Recently, McAfee discovered a long-running and wide-ranging hacking operation, known as "Operation Shady RAT," which targeted government, commercial and nonprofit interests around the world. While the motivations of -- and the damage done by -- whoever carried out these stealth attacks remains unknown, it shows that the potential exists for hackers to create chaos, thereby forcing the target nation to divert attention and manpower to dealing with internal issues rather than an external conflict.
SECURING CRITICAL INFRASTRUCTURE
The dilemma that critical infrastructure providers are facing is that traditional vulnerability controls are often unable to keep up with evolving exploits. Commonly, these security tools, which include perimeter intrusion detection, and signature-based malware and antivirus solutions, operate in silos and are unable to create a closed-loop process with continuous monitoring. Another shortcoming lies in the fact that a majority of vulnerability programs lack risk-based prioritization, whereby vulnerabilities and associated remediation actions are not based on the risk to the business.
Besides close collaboration with the DHS, infrastructure providers should consider overhauling their approach to counter cyberattacks and prevent data loss, unauthorized disclosure and data destruction.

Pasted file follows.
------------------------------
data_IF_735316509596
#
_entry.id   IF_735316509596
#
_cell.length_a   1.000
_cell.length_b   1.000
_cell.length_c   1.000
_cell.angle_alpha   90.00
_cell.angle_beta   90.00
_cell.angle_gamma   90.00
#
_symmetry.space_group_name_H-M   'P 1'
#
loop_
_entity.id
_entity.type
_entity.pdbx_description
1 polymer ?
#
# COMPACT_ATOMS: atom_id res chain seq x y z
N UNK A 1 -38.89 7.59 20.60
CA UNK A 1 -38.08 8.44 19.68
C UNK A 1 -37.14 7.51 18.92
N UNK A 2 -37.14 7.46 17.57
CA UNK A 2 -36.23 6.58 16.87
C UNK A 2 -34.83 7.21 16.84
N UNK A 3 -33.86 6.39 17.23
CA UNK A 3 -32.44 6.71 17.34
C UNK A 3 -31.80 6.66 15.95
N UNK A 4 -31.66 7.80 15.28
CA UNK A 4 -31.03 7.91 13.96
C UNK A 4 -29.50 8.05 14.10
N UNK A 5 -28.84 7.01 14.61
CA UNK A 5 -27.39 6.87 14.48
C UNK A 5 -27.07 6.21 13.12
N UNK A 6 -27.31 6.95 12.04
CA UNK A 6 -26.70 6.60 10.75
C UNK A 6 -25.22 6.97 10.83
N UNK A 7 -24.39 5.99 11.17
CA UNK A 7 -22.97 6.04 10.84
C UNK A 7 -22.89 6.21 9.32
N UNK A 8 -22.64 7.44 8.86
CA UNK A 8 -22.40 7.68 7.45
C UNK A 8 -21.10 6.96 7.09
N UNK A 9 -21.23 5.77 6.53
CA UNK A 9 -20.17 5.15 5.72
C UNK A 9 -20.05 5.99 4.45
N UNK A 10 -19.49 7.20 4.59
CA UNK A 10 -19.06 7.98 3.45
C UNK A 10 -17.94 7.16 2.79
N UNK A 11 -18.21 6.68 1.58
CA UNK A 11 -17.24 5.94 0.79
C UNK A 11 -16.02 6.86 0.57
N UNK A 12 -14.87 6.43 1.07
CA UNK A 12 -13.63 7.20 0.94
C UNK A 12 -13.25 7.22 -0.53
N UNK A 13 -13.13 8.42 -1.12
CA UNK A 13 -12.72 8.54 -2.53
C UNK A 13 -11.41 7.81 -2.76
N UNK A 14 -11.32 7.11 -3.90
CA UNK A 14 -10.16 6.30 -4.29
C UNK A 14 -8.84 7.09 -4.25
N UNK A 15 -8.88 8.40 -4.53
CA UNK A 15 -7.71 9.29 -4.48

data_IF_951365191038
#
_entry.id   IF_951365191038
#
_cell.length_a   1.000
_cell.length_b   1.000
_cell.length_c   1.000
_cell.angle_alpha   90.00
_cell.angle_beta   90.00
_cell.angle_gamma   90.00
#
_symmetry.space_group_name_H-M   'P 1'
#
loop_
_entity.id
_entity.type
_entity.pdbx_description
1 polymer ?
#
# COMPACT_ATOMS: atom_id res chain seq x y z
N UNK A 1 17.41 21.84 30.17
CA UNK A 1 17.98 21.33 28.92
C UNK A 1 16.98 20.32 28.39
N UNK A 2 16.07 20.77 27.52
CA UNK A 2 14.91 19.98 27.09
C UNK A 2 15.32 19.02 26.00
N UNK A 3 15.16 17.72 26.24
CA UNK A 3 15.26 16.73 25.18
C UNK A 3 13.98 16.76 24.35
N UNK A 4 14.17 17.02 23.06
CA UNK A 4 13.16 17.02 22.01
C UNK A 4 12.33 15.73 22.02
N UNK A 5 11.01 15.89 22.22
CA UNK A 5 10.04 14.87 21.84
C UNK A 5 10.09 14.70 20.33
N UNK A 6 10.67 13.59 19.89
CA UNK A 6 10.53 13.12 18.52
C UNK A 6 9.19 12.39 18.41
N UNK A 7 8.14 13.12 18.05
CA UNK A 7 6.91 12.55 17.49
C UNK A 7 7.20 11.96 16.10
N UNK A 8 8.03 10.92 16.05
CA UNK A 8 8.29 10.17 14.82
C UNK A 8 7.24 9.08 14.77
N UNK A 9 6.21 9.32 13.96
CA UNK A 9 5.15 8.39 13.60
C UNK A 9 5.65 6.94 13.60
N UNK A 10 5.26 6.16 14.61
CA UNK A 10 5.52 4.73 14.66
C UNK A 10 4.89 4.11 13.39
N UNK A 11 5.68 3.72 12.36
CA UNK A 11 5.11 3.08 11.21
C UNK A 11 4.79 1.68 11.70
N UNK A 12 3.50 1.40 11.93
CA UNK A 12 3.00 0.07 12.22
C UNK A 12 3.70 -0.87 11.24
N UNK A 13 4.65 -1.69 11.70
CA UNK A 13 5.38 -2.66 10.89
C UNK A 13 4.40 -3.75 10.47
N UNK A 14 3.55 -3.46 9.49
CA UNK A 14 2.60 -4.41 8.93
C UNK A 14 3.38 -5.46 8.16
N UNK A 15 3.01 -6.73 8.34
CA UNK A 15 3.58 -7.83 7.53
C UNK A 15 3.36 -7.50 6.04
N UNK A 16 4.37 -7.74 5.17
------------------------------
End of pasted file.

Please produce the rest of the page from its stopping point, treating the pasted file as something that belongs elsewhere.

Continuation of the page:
Implementing an information security risk management program that integrates and interconnects components such as security event management, asset management, threat management, vulnerability management, security configuration management, security patch management and security incident response management will yield important benefits. (For more details, see the below sidebar, "Establishing an Information Security Risk Management Program.")
First, it will reduce risk by making threats and vulnerabilities visible and actionable. This will enable organizations to prioritize and address high-risk security exposures before breaches occur. The program will also reduce costs by unifying solutions, streamlining processes, adding automation and reducing redundant, manual efforts. Response readiness will improve with greater understanding of existing exposures, testing response capabilities and reporting gaps. And by generating reports and metrics to demonstrate efficiency and effectiveness, the organization will be able to better assess and measure its risk profile.
Torsten George is vice president of worldwide marketing at Agiliance, a governance, risk and compliance solutions provider.